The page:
Adam's soup was delicious, as always, and he and Ramazan served up a delicious main course of deep fried trout and rice. This was slightly disrupted by the appearance of some ibex near camp. Dessert was very sweet but equally delicious tulumba. Sadly Karen missed all this as she has a 'tummy problem' and has taken to her bed.

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Friday 9 September 2011 - A walk from the Yedigoller Plateau to an Unnamed Peak (aka DKSK -3650 metres) and back

Approx 12km, 700m ascent, 5.5 hours including stops.

After a surprisingly warm, still, windless night at 3100 metres, with the only noise coming from the two Daves, someone who tried to trample our tent at 6am, and someone who tried to enter it half an hour later, the sun hit the tent before 7am and had warmed things nicely by the time we got up.

We are on the route to the toilet, and judging by all the clumping feet we were about the last to rise, on yet another 'blue sky day'.

Ann and Breda decided to have a day off, so of the six who decided not to climb Mount Emler yesterday, only four - the two Daves, Joanna and Lil - returned up the path to the col and on to the summit today. Turan went with them and they enjoyed a good day out, completing the there and back route in about six hours.

That was 'Day 7 - Climb Emler Peak' according to the KE itinerary.

The rest of us, having climbed that peak yesterday, could enjoy an 'optional' additional walk. Our horseman, Bekir, knew the way, so he led us up to the unnamed peak that we can see from near the campsite. Elif assumed her usual position at the rear. Her trousers are looking even more battered than Tessa's shorts (which takes some doing). We had an amusing incident with the shepherds a couple of days ago when one of them said to Turan (in Turkish) "You can leave her behind" - pointing to Elif. Elif is a mountain guide in her own right and acknowledged the compliment in Turkish, to the embarrassment of the shepherd, who then addressed her as 'sister'.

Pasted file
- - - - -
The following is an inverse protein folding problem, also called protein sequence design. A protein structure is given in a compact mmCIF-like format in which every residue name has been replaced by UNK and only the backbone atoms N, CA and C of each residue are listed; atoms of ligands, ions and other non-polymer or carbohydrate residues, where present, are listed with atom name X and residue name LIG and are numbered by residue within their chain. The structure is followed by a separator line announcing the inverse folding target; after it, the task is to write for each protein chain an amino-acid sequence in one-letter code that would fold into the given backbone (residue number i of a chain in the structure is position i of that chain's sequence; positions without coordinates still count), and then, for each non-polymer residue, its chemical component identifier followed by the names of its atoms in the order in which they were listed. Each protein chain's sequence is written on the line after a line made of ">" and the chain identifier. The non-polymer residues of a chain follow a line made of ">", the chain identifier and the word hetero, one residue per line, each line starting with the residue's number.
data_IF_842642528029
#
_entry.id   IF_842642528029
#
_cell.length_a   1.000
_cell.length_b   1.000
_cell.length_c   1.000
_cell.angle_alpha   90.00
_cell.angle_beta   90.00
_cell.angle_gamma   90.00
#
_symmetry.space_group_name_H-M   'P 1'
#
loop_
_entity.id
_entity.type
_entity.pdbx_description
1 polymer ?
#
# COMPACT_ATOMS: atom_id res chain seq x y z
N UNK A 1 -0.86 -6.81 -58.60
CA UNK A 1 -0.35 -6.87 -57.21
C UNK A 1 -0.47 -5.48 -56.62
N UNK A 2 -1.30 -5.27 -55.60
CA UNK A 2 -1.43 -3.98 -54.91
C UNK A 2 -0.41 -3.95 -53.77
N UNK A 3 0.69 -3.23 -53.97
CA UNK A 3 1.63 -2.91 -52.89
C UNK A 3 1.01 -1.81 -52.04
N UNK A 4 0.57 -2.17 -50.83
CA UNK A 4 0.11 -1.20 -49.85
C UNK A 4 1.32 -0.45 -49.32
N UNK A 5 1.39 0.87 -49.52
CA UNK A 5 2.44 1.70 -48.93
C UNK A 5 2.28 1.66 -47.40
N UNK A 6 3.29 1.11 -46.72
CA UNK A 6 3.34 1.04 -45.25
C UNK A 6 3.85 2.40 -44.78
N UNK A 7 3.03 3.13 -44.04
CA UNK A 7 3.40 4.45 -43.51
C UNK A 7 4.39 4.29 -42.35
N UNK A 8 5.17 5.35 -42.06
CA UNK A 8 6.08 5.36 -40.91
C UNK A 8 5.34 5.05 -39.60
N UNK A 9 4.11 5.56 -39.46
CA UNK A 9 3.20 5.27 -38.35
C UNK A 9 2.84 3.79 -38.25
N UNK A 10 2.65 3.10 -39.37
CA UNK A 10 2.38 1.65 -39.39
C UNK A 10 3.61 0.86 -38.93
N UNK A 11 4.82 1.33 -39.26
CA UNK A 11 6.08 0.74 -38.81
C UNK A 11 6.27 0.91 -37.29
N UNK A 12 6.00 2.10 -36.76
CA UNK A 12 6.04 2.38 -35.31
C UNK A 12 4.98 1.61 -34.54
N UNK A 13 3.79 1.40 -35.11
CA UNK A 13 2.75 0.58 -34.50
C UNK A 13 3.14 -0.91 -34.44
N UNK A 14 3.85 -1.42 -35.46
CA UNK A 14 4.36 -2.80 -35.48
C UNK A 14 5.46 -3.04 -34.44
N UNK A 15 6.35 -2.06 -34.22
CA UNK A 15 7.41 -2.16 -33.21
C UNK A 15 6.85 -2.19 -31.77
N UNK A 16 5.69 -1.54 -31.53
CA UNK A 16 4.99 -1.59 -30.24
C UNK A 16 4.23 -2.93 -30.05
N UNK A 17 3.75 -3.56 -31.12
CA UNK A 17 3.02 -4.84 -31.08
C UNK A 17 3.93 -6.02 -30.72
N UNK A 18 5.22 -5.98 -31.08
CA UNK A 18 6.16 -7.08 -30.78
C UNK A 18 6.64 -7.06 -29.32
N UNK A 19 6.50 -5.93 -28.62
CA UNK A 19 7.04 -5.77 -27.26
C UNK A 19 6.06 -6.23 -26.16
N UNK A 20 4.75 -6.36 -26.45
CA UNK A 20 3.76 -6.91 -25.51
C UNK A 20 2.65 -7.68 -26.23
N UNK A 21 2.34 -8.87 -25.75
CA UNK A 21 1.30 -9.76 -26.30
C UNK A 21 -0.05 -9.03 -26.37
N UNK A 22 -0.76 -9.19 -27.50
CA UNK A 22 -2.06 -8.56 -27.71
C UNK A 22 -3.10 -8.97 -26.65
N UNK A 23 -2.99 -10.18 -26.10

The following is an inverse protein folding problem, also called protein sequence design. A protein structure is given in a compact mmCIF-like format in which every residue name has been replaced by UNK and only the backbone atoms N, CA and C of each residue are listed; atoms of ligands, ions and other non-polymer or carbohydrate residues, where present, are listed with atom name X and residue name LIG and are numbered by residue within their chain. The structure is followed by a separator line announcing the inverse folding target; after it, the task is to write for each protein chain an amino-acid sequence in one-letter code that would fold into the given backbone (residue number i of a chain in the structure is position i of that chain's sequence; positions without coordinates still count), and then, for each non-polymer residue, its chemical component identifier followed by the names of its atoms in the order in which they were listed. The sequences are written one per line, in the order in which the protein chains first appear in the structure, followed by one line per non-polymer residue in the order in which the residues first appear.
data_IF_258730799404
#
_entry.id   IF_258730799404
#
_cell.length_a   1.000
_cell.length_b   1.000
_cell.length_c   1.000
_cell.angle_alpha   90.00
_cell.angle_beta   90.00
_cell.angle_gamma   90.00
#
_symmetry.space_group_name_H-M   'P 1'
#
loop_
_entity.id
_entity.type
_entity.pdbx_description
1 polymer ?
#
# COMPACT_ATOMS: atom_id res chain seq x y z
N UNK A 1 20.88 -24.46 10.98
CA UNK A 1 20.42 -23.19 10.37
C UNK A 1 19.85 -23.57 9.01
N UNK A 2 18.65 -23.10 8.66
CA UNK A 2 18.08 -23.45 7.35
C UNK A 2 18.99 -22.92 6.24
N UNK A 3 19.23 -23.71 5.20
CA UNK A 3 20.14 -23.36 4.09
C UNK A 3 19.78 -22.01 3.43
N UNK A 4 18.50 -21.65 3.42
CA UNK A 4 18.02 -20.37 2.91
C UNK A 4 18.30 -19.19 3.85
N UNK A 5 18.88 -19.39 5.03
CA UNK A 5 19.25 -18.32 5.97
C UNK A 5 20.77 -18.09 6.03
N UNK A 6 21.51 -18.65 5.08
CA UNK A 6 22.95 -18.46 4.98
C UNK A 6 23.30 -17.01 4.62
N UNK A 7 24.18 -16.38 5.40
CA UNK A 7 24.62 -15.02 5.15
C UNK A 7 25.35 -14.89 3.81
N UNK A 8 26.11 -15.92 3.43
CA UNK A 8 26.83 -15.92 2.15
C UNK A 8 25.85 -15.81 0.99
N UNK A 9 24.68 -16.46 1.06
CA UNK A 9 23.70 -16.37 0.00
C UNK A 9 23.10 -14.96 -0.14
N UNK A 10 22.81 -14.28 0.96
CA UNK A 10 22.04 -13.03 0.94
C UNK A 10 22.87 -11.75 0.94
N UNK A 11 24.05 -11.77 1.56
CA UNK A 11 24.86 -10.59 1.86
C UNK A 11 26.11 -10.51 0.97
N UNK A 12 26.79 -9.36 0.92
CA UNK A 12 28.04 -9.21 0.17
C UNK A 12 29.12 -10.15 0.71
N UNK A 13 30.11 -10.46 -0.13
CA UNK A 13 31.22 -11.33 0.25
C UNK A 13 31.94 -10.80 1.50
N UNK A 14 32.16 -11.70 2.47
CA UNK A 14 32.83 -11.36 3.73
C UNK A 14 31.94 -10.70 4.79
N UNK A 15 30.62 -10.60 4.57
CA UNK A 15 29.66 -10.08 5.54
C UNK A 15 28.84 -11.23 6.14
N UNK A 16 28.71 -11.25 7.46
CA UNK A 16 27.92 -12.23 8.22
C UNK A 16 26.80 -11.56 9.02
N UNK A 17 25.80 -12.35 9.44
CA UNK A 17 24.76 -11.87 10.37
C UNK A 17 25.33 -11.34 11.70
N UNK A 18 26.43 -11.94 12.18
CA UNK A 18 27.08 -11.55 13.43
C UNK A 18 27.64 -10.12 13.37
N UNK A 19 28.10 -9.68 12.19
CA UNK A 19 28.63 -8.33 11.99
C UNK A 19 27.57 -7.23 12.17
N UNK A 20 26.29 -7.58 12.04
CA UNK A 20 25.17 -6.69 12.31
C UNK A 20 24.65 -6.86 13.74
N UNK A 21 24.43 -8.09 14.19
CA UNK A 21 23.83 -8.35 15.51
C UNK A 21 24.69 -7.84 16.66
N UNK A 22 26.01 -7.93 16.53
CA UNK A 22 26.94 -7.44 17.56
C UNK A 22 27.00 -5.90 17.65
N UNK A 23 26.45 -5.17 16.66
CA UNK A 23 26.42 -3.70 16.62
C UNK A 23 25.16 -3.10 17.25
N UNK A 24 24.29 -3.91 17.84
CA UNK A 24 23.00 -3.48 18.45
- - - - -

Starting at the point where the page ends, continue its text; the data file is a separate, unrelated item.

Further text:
The more or less pathless route led across scree and a few minor rock bands before reaching a ridge that led to the summit. Far below us was a glacial moraine with a few patches of ice revealing the residue of the glacier within the bounds of the moraine. Carey lagged behind, then zoomed on ahead, returning down under his own steam. The youth preferred his own company today.

From the views (today's picture is of the camp site early this morning) you would perhaps conject that there is very little life in this barren area. But there is life. The rock crevices and even their shaley surfaces are full of life. Today Sue photographed a number of Alpine plants, and a large flock of snow finches entertained us with their acrobatics near the summit.

It was a great spot. We dallied there for about an hour then headed down a quick descent route. A superb scree run, joyfully led by Bekir. Everyone managed fine as we descended, quite sportingly at times, as there were intervening rock bands and narrow skittery paths to negotiate.

A sting in the tail took us over an unexpected knoll, then down steep rock, past the horses to the camp site. It had been a great circular route, taking from 9.15am to 2.45pm. We could see the other four descending with Turan and some back up transport (one of our horses is unwell), about half an hour behind us. They joined us for tea with Mahmut, our jolly chef, who unfortunately has a tedious case of heartburn.

The rest of the sunny afternoon was spent relaxing, though Carey, Sue, Alan and Elif braved the icy waters of the nearby lake.

Others used various means of cleaning themselves, from a rudimentary drippy cold shower to baby wipes. The clever people (Roy and Susan) had left a bucket of cold water to warm in the sunshine. It works!

Today some threatening clouds appeared and we even had some brief periods of shade! Cloud hung over part of tomorrow's route, but by dusk it had become fluffy and disparate. Hopefully the weather will hold.